Art, Color, Creativity, and Children's Picture Books

“Every child is an artist, the problem is staying an artist when you grow up.”—Pablo Picasso

Spring is almost here! It’s time to capture that creative spirit through art and color! This month’s column features picture books that do just that! It was difficult to make these choices from the vast creative selections available for children, so there are a few extra titles in the accompanying activity ideas. To begin, a couple of special related events taking place include:

  • March is Youth Art Month (YAM) with the Council for Art Education partnering with the National Art Education Association (NAEA) for this celebration of young people and art. For more information, see the related news announcement ( which contains links for a YAM Informational Booklet and YAM List of Ideas.
  • And, a special note in relation to art, color, and creativity is the 2012-2013 celebration of the Caldecott Medal 75th Anniversary by the Association for Library Service to Children. Check out the special webpage ( This spring is a terrific time to highlight these books in the library and classroom. For a complete list, go to:


Brennan-Nelson, Denise, and Rosemarie Brennan. Willow. Illus. by Cyd Moore. Sleeping Bear Press, 2011.

A creative little girl named Willow ends up inspiring an unimaginative art teacher through the power of imagination.

▶An extensive 25-page activity guide to accompany this book can be found at the illustrator’s homepage ( The guide includes writing, science, math, and art activities, as well as a crossword puzzle and word search.

Johnson, Crockett. Harold and the Purple Crayon. Harper, 1955.

Harold goes for a walk in the moonlight that becomes more eventful when he uses a very large purple crayon to create an imaginary world.

▶From the publisher HarperCollins, a printable activity sheet encourages children to help Harold draw a new picture ( and another page encourages children to draw what happens next for Harold (

▶A fun and purple art activity can be found at:

▶Extensive background information for a philosophical discussion of Harold and the Purple Crayon can be found at the “Teaching Children Philosophy” page ( The page also includes about twenty questions for help in framing the discussion.

▶A general list of discussion questions for Harold can be found at:

Litwin, Eric. Pete the Cat: I Love My White Shoes. Illus. by James Dean. HarperCollins, 2010.

When Pete the Cat walks down the street in his white shoes, they change colors as he steps in strawberries, blueberries, and other surprising things—but, Pete just keeps walking!

▶Print out a color recognition worksheet featuring Pete’s tennis shoes (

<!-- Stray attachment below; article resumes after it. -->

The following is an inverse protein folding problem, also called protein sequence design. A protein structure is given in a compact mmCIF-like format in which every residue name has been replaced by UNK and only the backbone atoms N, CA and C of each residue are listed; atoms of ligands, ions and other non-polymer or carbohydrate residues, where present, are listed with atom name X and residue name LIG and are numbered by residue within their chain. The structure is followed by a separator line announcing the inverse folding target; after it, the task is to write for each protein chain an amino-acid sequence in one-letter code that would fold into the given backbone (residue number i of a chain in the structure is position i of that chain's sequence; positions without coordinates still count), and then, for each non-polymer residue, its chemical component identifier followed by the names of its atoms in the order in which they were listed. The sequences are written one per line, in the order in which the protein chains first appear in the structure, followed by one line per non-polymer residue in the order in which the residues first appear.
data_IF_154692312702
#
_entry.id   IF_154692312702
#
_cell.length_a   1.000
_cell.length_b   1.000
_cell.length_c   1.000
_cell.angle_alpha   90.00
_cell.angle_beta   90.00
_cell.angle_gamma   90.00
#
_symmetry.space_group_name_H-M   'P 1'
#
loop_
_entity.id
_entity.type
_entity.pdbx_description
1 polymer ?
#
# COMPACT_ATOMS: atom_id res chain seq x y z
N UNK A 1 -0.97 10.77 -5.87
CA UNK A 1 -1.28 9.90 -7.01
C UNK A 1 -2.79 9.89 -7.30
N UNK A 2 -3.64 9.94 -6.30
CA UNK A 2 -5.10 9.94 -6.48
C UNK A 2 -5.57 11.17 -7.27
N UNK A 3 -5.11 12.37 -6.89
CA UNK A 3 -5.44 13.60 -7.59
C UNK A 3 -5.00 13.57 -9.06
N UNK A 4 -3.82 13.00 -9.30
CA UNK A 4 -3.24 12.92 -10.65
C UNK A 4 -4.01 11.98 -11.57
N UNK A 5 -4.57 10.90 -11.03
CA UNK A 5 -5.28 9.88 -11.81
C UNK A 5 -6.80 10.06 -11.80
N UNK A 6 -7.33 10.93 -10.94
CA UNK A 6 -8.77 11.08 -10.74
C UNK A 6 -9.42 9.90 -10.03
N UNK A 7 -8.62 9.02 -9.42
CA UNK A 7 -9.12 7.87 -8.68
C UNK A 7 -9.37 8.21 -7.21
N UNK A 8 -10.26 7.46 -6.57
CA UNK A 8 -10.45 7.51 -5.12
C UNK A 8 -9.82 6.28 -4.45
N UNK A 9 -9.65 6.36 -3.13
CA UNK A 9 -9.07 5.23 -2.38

▶HarperCollins features a page on Pete the Cat that includes activity downloads, video, and song audio ( You can even print out the game to play “Pin the Shoe on Pete.”

▶A wide variety of activities including math, art, and language arts are linked on the MakeLearningFun page (

McDonnell, Patrick. Art. Little Brown, 2006.

A young boy named Art enthusiastically tries all kinds of art techniques, mediums, and colors. This creative book incorporates a rhyming text and much fun with the play on the word “art.”

▶Watch a brief video of Art read by Patrick McDonnell ( The page also includes more information about the story.

▶Find a reproducible word scramble at:

▶Learn more about Patrick McDonnell and his other creative children’s books ( McDonnell is the author and illustrator of the 2012 Caldecott Honor title, Me…Jane (Little, Brown, 2011), which shares the story of young Jane Goodall.

Prévert, Jacques. How to Paint the Portrait of a Bird. Illus. by Mordicai Gertstein. Roaring Brook Press, 2007.

Gerstein’s translation of a 1949 poem by French surrealist Jacques Prévert is illustrated with a child waking up to paint an open bird cage which he takes outside. And, then a bird comes to sing.

▶Discussion questions for a variety of children’s picture books can be found at CMU Public Broadcasting ( For How to Paint the Portrait of a Bird, questions include: Why did the little boy want to draw a portrait of a bird? Could the bird be a symbol for the urge to create? Can you find the only picture that does not include the bird? What did the little boy draw/place in the cage to coax the bird inside? From the pictures how can you tell the little boy was very patient?

▶Share painting bird lessons for elementary school children at Deep Space Sparkle: Art Lessons for Kids with the following pages: How to Draw a Bird Art Lesson (; First Grade Watercolor Birds (, and Watercolor Arts Bird Video (how-to) (

Reed, Lynn Rowe. Color Chaos! Holiday House, 2010.

When an artist named Mr. Coleur arrives at Hughes Elementary School, the school is colorless by order of the principal, Mr. Greystone. Color chaos ensues as Mr. Coleur sets out to radically change the black-and-white world. Factual information about color is included.